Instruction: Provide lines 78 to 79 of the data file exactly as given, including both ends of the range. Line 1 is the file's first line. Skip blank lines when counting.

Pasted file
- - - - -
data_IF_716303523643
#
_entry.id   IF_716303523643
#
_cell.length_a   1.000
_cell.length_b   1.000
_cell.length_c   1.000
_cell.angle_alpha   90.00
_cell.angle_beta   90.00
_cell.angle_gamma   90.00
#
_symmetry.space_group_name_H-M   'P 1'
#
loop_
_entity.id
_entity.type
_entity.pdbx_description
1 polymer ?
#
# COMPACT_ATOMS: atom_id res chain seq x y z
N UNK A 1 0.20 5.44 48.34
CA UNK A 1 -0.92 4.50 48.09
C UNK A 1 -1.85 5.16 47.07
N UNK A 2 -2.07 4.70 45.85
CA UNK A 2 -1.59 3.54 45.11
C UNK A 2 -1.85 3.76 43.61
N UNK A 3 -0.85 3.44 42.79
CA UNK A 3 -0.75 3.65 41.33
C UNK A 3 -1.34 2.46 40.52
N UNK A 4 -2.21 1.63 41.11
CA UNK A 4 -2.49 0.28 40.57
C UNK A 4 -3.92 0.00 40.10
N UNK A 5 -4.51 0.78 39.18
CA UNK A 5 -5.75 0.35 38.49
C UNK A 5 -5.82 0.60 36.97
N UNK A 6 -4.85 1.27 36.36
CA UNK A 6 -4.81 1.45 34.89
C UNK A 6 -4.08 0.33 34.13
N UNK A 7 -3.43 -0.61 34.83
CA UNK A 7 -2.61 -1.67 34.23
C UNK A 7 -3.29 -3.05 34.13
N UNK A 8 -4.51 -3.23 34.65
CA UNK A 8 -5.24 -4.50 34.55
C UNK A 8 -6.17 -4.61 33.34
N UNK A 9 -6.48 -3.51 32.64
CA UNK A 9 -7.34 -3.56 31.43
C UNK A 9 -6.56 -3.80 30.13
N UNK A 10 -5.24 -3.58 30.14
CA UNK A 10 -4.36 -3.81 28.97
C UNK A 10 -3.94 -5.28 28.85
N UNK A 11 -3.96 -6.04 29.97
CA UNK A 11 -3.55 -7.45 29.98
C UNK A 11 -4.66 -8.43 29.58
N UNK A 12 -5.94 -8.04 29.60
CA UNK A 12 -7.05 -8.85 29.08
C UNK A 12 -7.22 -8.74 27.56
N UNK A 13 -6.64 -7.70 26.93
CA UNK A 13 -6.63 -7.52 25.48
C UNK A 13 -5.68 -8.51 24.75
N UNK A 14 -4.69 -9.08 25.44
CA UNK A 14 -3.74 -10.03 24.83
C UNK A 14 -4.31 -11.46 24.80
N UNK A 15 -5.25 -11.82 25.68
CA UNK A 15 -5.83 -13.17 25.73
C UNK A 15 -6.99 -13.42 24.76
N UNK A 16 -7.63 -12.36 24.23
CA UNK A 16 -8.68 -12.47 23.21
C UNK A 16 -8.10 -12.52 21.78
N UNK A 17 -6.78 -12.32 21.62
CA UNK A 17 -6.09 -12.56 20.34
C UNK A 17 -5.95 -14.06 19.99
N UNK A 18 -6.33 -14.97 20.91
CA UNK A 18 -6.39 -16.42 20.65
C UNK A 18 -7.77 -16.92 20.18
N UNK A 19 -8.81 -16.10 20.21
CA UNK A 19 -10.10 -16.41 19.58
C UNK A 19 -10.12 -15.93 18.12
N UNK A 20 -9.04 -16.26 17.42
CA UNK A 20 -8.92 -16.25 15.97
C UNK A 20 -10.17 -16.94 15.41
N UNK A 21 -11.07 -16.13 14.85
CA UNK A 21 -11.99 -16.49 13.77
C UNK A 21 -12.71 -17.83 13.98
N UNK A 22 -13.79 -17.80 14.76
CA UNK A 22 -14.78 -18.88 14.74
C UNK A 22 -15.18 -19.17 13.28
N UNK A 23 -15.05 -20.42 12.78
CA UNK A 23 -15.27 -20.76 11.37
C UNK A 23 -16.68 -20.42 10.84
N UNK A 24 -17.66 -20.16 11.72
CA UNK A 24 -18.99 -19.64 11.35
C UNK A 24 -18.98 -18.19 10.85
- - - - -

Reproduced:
N UNK A 20 -9.04 -16.26 17.42
CA UNK A 20 -8.92 -16.25 15.97